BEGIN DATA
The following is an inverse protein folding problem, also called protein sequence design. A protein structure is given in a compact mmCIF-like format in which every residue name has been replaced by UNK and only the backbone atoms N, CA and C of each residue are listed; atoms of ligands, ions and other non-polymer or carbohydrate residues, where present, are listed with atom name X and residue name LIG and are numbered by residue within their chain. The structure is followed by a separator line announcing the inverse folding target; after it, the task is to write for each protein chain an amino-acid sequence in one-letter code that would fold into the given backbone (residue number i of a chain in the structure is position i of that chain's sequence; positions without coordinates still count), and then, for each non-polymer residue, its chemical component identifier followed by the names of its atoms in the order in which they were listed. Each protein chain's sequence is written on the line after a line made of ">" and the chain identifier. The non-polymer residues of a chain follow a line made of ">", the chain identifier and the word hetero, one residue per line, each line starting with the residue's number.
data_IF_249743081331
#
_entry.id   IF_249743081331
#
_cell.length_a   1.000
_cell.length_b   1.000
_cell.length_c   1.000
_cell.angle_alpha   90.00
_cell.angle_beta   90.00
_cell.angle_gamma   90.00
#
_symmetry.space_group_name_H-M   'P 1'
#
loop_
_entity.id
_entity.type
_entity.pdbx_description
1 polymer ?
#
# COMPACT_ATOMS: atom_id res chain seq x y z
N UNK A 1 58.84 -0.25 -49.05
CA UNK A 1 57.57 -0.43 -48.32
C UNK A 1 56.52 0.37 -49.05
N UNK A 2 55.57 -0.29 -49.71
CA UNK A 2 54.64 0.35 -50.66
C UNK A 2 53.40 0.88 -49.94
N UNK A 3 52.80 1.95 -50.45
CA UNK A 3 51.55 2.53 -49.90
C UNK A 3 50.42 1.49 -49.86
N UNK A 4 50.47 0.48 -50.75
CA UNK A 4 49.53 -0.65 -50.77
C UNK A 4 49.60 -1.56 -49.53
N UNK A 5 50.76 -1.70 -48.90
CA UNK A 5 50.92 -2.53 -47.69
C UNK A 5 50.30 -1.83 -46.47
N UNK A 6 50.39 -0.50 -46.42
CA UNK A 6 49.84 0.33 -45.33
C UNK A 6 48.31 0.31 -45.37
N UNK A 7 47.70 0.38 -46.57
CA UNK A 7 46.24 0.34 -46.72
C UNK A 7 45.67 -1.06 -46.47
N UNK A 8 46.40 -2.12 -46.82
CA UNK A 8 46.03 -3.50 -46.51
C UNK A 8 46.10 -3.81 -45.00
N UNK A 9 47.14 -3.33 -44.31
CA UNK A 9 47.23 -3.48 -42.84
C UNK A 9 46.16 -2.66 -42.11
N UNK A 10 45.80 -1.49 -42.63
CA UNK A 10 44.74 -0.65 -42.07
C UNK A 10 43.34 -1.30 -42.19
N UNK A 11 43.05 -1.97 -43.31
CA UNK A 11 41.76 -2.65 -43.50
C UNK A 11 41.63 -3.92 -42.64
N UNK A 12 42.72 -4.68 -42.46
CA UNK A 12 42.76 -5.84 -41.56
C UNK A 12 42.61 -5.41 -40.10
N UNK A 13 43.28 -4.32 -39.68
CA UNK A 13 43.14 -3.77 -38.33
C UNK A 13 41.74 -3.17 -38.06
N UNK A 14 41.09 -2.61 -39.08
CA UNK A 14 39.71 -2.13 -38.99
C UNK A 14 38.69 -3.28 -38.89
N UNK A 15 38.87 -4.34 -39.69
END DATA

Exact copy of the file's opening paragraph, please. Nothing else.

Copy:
The following is an inverse protein folding problem, also called protein sequence design. A protein structure is given in a compact mmCIF-like format in which every residue name has been replaced by UNK and only the backbone atoms N, CA and C of each residue are listed; atoms of ligands, ions and other non-polymer or carbohydrate residues, where present, are listed with atom name X and residue name LIG and are numbered by residue within their chain. The structure is followed by a separator line announcing the inverse folding target; after it, the task is to write for each protein chain an amino-acid sequence in one-letter code that would fold into the given backbone (residue number i of a chain in the structure is position i of that chain's sequence; positions without coordinates still count), and then, for each non-polymer residue, its chemical component identifier followed by the names of its atoms in the order in which they were listed. Each protein chain's sequence is written on the line after a line made of ">" and the chain identifier. The non-polymer residues of a chain follow a line made of ">", the chain identifier and the word hetero, one residue per line, each line starting with the residue's number.